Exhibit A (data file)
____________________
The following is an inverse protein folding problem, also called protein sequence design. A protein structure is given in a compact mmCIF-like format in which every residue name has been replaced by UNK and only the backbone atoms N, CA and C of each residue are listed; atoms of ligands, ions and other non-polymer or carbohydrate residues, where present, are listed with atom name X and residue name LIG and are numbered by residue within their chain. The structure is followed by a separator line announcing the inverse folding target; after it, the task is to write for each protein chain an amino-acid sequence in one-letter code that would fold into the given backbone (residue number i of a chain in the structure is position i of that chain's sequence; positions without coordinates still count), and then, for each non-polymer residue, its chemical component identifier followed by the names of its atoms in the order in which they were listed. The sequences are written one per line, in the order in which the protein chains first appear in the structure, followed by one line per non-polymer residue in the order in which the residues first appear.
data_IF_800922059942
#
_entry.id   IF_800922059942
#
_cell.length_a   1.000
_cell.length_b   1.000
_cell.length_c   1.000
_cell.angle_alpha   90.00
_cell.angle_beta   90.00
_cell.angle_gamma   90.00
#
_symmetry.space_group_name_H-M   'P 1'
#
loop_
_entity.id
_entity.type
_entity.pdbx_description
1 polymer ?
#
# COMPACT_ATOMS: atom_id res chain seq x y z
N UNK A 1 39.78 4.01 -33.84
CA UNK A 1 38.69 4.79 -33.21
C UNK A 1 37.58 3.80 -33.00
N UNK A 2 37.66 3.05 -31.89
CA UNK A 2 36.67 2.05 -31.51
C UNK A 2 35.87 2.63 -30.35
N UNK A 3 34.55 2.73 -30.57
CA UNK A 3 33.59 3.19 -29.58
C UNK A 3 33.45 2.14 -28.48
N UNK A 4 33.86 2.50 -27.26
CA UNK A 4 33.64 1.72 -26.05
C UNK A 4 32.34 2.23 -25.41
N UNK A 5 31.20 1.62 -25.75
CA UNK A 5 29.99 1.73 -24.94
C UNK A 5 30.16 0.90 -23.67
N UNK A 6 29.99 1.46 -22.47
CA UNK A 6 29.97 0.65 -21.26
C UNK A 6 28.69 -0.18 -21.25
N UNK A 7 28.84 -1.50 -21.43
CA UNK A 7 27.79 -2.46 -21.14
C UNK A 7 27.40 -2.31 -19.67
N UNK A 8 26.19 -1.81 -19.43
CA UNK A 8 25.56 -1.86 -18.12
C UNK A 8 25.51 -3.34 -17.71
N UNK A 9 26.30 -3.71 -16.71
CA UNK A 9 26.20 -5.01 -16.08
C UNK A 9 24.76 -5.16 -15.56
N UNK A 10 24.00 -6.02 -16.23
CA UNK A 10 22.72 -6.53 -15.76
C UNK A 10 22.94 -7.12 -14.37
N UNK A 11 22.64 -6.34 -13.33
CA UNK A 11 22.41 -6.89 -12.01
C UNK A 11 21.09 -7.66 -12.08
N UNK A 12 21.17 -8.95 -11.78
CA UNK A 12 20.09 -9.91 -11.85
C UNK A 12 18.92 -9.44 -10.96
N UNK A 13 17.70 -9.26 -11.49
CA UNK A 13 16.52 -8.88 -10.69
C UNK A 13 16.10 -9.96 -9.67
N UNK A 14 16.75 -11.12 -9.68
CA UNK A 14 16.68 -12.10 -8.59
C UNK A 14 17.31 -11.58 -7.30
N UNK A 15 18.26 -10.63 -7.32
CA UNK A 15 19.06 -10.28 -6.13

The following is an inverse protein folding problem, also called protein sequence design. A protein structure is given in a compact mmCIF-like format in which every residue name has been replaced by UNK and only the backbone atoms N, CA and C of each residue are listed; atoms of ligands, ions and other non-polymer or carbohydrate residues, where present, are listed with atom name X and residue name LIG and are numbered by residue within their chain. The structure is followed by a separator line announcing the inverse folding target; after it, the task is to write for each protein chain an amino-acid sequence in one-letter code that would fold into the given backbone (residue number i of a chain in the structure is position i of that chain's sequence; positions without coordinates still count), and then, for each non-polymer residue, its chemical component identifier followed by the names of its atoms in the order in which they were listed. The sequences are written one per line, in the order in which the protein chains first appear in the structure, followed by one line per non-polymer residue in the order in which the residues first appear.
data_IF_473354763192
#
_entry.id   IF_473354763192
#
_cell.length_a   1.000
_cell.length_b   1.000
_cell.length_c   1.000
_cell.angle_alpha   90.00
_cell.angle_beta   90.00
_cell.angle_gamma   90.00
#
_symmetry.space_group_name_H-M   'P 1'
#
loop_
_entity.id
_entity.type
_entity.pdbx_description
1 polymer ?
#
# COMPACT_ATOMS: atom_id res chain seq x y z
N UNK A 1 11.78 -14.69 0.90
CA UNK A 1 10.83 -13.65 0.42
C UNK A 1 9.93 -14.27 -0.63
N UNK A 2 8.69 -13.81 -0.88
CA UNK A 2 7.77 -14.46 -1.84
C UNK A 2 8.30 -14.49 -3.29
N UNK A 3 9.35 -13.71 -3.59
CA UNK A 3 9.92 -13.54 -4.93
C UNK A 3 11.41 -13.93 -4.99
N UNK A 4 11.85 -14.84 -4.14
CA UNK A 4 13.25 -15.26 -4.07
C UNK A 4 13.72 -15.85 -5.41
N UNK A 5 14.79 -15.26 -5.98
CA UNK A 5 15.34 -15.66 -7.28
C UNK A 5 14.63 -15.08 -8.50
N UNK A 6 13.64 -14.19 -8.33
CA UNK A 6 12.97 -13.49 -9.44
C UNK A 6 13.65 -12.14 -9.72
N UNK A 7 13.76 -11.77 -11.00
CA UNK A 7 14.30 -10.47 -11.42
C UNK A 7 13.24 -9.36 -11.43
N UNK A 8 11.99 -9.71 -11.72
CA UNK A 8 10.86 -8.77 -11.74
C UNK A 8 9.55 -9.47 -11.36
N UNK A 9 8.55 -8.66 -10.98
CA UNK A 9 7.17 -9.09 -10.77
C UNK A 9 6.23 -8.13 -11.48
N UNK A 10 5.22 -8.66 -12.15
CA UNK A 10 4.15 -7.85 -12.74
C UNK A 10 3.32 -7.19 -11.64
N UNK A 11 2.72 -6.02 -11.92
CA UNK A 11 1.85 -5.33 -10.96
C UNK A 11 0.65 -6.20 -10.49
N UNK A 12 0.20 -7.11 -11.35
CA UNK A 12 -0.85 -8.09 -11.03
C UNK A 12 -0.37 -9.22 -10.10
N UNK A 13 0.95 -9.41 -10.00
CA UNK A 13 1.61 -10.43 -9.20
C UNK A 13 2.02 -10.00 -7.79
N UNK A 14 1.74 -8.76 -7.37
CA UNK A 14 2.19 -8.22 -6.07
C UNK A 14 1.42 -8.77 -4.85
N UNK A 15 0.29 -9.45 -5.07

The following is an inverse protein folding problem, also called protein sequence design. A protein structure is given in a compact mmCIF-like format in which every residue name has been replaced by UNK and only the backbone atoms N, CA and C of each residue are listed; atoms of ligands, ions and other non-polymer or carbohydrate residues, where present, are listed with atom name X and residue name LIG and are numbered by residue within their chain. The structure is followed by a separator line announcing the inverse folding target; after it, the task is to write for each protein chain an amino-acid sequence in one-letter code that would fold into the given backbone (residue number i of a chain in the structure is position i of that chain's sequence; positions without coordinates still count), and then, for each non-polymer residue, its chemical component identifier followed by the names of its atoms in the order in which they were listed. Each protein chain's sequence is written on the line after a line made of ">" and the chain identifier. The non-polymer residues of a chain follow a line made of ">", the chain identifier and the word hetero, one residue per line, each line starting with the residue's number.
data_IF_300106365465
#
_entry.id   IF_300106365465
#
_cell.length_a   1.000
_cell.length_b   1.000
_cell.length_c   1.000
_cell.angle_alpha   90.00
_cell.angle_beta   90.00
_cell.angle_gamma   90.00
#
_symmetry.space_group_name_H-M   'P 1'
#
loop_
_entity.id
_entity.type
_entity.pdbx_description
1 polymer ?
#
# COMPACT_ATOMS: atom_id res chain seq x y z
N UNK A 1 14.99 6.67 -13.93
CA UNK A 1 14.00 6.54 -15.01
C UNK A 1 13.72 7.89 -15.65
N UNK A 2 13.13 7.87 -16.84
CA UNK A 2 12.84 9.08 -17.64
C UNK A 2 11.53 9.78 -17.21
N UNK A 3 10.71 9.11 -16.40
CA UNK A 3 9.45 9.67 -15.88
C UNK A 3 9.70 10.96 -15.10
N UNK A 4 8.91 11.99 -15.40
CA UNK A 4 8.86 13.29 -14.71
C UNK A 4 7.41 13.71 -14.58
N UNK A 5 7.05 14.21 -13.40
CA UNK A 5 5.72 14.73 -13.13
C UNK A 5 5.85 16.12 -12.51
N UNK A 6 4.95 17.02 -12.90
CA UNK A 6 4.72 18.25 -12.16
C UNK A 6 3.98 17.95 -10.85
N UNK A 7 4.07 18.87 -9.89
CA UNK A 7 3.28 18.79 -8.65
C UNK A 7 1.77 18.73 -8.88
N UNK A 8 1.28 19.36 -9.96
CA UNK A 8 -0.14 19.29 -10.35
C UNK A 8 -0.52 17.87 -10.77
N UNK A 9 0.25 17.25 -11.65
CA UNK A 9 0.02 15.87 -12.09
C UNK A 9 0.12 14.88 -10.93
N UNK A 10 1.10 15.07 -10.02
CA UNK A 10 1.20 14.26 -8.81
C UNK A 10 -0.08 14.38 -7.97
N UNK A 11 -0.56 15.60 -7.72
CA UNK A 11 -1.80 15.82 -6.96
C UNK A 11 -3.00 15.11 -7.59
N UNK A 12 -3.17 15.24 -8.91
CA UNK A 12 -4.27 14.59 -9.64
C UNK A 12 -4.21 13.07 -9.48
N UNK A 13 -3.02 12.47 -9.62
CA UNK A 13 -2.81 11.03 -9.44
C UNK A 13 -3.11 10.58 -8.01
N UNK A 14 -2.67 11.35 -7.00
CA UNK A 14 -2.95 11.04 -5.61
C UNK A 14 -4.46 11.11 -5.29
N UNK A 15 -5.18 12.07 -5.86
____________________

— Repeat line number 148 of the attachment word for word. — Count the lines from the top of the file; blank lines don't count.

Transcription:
1 polymer ?